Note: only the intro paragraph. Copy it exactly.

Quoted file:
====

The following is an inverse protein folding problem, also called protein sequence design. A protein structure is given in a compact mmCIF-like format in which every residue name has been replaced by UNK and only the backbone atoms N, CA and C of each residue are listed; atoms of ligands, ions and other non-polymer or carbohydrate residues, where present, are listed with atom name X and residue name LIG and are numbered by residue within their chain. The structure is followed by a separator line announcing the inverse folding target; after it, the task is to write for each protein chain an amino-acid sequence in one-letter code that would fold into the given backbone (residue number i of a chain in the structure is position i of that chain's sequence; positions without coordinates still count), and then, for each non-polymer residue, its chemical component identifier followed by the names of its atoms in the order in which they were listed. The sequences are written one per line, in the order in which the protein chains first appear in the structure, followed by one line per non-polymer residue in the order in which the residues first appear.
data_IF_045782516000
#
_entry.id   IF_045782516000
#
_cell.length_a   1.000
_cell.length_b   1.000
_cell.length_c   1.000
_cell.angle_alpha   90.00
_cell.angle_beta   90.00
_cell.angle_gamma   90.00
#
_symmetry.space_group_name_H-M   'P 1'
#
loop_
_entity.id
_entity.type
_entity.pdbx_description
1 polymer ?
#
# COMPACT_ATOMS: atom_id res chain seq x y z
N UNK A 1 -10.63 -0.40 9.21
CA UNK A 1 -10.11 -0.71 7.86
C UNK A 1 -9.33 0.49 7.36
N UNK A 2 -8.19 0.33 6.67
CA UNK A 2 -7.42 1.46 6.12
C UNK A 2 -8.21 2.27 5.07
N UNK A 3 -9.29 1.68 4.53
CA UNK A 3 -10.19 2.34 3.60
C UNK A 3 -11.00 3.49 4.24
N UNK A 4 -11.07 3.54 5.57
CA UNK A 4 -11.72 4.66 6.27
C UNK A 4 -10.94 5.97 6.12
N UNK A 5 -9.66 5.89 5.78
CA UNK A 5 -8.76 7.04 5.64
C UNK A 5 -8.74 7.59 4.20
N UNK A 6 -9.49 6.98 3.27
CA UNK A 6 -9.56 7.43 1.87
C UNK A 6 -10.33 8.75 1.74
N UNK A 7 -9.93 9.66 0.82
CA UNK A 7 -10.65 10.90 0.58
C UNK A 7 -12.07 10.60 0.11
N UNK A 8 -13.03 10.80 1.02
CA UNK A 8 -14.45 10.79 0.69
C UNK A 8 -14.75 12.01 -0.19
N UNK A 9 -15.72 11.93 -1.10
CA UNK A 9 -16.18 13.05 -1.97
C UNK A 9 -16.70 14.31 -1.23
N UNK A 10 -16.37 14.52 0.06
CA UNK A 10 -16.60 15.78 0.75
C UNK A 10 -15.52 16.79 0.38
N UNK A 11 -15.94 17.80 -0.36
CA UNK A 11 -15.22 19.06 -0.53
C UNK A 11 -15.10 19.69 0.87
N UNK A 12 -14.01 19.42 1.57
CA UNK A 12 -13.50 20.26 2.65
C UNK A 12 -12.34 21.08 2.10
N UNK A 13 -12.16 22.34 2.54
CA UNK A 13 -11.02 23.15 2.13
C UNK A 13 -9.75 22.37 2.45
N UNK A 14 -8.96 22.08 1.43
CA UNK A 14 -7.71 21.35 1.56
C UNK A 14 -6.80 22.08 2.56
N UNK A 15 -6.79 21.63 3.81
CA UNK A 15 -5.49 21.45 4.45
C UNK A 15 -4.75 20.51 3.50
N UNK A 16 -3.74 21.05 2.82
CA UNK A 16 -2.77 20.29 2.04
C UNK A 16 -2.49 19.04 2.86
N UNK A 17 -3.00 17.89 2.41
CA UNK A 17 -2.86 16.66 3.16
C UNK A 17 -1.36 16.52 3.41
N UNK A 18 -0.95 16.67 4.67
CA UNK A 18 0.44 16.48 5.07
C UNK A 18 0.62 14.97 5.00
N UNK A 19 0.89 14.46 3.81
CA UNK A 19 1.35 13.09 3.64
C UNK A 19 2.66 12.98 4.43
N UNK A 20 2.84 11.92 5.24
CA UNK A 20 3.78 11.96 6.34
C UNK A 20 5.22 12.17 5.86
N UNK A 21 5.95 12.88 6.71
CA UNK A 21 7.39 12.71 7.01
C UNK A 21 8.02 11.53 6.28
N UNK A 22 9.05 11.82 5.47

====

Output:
The following is an inverse protein folding problem, also called protein sequence design. A protein structure is given in a compact mmCIF-like format in which every residue name has been replaced by UNK and only the backbone atoms N, CA and C of each residue are listed; atoms of ligands, ions and other non-polymer or carbohydrate residues, where present, are listed with atom name X and residue name LIG and are numbered by residue within their chain. The structure is followed by a separator line announcing the inverse folding target; after it, the task is to write for each protein chain an amino-acid sequence in one-letter code that would fold into the given backbone (residue number i of a chain in the structure is position i of that chain's sequence; positions without coordinates still count), and then, for each non-polymer residue, its chemical component identifier followed by the names of its atoms in the order in which they were listed. The sequences are written one per line, in the order in which the protein chains first appear in the structure, followed by one line per non-polymer residue in the order in which the residues first appear.